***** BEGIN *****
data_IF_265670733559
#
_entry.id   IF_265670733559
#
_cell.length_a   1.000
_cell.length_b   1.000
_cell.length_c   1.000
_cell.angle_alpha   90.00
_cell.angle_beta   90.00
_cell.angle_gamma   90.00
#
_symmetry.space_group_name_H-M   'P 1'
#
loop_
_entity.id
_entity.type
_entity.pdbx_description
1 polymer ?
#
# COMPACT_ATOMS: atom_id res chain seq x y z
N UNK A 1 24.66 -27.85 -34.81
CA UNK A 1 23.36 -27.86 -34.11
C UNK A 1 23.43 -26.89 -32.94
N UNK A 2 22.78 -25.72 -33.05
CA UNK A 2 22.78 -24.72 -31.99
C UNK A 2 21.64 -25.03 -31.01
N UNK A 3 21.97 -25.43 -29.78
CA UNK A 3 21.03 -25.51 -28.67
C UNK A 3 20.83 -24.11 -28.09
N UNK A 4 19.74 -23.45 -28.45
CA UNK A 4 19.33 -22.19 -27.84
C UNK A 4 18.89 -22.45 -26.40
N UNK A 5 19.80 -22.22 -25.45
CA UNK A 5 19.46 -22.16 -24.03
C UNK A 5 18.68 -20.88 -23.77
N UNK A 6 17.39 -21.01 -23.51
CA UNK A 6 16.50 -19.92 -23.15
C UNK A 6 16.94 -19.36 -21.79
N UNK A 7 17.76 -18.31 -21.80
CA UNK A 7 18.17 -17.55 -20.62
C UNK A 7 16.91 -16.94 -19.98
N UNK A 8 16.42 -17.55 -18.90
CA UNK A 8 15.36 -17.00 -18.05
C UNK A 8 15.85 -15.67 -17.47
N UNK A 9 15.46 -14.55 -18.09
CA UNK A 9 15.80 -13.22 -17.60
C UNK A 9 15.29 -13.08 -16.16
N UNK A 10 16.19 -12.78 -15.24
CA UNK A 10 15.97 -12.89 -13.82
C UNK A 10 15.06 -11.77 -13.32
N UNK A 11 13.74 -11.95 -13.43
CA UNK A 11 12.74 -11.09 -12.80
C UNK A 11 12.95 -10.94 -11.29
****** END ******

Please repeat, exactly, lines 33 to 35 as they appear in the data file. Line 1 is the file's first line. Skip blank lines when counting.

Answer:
N UNK A 5 19.80 -22.22 -25.45
CA UNK A 5 19.46 -22.16 -24.03
C UNK A 5 18.68 -20.88 -23.77